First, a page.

Learning to live and write like John McPhee of The New Yorker

November 27, 2017 | Writing


John McPhee — perhaps the most revered narrative nonfiction journalist of our time — has just authored his 30th book, this one is titled Draft No. 4, and it is an explanation of the writing process. McPhee’s publisher is presenting it as a “master class” on the craft of writing, McPhee-style.

New York Times Magazine, in a major feature about the 86-year-old McPhee, writes that he has built a career on “small detonations of knowledge.” His mind is pure curiosity. It aspires to flow into every last corner of the world, especially the places most of us overlook. Literature has always sought transcendence in purportedly trivial subjects (“a world in a grain of sand,” as Blake put it) but few have ever pushed the impulse further than McPhee. He once wrote an entire book about oranges, called, simply, Oranges. In 1999, McPhee won a Pulitzer Prize for his 700-page geology collection, Annals of the Former World, which explains for the general reader how all of North America came to exist.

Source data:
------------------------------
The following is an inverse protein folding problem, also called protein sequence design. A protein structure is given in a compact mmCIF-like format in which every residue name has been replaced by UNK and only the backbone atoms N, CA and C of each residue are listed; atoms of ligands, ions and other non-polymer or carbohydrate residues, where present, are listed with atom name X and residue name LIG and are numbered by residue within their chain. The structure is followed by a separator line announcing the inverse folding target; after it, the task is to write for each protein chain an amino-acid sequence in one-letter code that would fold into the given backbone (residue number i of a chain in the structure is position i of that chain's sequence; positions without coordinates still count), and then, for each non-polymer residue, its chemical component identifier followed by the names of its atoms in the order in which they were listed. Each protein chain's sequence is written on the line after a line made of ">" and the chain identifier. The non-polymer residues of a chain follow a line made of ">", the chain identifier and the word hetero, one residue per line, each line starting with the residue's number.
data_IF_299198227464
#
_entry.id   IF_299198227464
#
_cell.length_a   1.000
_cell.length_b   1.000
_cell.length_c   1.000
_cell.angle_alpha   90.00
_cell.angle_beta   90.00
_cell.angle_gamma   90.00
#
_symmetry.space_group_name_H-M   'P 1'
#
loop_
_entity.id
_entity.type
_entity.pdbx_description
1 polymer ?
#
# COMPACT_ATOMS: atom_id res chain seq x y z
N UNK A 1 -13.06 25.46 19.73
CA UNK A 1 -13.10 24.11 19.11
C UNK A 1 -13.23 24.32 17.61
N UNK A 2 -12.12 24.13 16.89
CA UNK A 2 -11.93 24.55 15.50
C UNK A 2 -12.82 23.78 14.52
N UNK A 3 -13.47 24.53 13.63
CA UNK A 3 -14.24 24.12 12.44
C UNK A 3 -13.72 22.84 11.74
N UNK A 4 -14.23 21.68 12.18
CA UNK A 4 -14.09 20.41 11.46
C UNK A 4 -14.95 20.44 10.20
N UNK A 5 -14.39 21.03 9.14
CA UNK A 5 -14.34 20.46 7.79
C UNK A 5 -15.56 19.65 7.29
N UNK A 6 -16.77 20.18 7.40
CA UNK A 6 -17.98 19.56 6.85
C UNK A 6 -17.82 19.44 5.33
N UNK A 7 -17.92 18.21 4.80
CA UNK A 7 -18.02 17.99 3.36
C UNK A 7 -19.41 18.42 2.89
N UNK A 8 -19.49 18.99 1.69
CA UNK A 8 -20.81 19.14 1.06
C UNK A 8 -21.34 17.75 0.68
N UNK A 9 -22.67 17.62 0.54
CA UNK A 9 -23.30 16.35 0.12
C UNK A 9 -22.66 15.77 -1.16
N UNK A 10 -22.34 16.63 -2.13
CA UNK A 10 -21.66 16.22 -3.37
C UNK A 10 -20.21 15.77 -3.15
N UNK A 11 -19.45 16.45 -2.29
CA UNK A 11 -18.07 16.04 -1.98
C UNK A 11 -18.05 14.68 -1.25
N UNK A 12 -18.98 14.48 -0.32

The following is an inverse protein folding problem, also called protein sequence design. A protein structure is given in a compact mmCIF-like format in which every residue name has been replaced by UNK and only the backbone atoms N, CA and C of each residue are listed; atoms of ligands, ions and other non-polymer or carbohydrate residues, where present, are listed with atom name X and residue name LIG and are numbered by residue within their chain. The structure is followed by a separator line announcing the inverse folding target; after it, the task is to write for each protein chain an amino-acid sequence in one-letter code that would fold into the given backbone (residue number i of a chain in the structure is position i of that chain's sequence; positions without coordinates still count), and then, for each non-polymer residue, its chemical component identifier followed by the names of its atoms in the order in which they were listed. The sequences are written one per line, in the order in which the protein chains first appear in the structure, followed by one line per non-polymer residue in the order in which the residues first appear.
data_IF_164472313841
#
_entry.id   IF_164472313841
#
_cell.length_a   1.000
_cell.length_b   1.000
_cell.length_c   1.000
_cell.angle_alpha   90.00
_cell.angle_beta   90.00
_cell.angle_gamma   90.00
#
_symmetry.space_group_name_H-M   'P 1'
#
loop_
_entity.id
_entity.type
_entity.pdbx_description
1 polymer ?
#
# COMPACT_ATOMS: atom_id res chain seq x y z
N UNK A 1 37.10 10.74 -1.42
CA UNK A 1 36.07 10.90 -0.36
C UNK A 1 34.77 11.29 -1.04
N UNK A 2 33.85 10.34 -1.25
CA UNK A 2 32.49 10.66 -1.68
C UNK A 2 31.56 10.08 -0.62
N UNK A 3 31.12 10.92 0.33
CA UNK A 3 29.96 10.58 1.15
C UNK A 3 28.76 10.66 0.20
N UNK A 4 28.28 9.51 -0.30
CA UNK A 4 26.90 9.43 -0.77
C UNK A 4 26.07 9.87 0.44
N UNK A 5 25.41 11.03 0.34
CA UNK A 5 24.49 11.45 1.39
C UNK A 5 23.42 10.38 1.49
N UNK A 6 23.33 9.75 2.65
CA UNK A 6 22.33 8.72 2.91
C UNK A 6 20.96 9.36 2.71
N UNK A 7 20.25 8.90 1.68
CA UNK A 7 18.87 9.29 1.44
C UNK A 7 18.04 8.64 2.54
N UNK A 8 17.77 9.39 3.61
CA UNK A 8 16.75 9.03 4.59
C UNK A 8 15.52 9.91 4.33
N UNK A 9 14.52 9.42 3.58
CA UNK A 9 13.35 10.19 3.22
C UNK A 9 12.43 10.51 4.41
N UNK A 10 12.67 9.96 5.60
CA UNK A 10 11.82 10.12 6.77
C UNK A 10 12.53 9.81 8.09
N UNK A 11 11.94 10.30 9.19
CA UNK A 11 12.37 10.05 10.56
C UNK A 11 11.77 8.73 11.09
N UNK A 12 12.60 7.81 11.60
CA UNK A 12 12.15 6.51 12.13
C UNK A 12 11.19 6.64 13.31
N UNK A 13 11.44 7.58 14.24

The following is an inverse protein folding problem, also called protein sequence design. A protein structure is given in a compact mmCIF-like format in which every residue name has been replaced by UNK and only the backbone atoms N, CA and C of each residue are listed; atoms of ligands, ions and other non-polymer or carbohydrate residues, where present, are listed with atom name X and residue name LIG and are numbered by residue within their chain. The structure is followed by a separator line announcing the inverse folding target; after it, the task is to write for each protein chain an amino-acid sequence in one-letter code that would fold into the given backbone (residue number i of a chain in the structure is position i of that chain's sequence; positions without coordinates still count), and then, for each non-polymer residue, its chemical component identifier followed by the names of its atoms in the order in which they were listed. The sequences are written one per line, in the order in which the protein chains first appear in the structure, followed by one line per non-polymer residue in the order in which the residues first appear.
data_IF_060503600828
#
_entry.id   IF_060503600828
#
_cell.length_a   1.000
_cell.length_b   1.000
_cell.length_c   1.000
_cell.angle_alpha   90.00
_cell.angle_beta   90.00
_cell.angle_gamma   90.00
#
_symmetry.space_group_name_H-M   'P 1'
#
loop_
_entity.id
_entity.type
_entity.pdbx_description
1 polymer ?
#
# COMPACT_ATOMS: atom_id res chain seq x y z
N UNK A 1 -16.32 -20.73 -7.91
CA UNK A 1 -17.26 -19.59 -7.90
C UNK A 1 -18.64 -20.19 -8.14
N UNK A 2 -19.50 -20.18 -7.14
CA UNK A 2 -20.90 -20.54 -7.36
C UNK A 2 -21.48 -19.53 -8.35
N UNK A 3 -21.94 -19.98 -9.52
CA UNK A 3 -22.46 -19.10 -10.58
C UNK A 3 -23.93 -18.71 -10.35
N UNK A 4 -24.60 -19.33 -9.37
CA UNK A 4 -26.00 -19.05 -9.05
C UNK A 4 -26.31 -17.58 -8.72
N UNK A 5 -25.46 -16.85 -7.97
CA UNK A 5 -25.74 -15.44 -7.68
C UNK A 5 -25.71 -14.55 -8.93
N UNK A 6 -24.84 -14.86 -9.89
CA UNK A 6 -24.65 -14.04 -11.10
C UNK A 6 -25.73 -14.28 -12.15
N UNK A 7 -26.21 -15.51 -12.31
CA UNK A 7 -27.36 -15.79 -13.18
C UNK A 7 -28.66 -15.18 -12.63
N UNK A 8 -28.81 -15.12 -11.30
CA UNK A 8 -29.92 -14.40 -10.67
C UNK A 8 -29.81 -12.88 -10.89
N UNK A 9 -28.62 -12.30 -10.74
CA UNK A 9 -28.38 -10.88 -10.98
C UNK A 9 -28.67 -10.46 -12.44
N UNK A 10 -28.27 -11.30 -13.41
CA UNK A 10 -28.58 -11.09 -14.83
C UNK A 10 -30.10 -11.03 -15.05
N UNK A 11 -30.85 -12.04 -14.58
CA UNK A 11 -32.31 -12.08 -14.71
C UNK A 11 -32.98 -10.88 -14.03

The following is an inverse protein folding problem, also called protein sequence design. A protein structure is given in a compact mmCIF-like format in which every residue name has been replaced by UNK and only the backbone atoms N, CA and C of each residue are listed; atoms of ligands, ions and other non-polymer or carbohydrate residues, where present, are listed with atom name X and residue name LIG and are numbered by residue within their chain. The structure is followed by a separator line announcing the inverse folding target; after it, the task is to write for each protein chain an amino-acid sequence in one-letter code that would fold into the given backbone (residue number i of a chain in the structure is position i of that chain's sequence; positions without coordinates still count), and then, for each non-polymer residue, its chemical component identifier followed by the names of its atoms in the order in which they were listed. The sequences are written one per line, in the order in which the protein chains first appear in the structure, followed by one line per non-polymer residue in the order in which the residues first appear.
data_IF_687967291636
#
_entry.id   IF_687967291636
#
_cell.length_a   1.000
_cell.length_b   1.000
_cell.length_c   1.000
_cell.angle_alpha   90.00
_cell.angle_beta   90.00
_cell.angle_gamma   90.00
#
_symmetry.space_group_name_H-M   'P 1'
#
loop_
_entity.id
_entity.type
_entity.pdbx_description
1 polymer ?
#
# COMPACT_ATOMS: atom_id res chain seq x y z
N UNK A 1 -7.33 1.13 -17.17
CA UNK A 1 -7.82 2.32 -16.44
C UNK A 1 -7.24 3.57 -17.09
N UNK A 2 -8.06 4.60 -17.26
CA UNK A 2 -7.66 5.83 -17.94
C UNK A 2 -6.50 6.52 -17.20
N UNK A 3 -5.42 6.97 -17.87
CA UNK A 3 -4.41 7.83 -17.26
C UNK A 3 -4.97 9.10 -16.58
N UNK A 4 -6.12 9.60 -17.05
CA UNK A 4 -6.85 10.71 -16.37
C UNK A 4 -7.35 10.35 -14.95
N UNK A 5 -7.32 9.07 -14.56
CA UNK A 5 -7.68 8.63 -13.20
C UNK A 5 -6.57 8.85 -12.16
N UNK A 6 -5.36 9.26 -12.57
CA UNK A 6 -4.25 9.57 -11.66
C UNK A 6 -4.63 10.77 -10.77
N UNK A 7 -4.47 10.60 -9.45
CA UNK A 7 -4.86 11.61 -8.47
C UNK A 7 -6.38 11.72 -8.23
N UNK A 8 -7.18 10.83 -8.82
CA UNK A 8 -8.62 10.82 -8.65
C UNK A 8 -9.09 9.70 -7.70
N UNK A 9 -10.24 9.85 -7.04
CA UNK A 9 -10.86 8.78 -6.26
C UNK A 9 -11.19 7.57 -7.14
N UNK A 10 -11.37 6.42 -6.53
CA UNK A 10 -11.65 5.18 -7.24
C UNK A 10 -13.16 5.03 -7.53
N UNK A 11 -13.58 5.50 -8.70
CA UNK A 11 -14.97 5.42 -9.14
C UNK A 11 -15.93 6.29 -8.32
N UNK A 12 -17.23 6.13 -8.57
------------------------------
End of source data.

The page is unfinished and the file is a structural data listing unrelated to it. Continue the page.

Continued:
Click here to read the article, written by Sam Anderson, a book reviewer, author, and critic at large for The New York Times Magazine.

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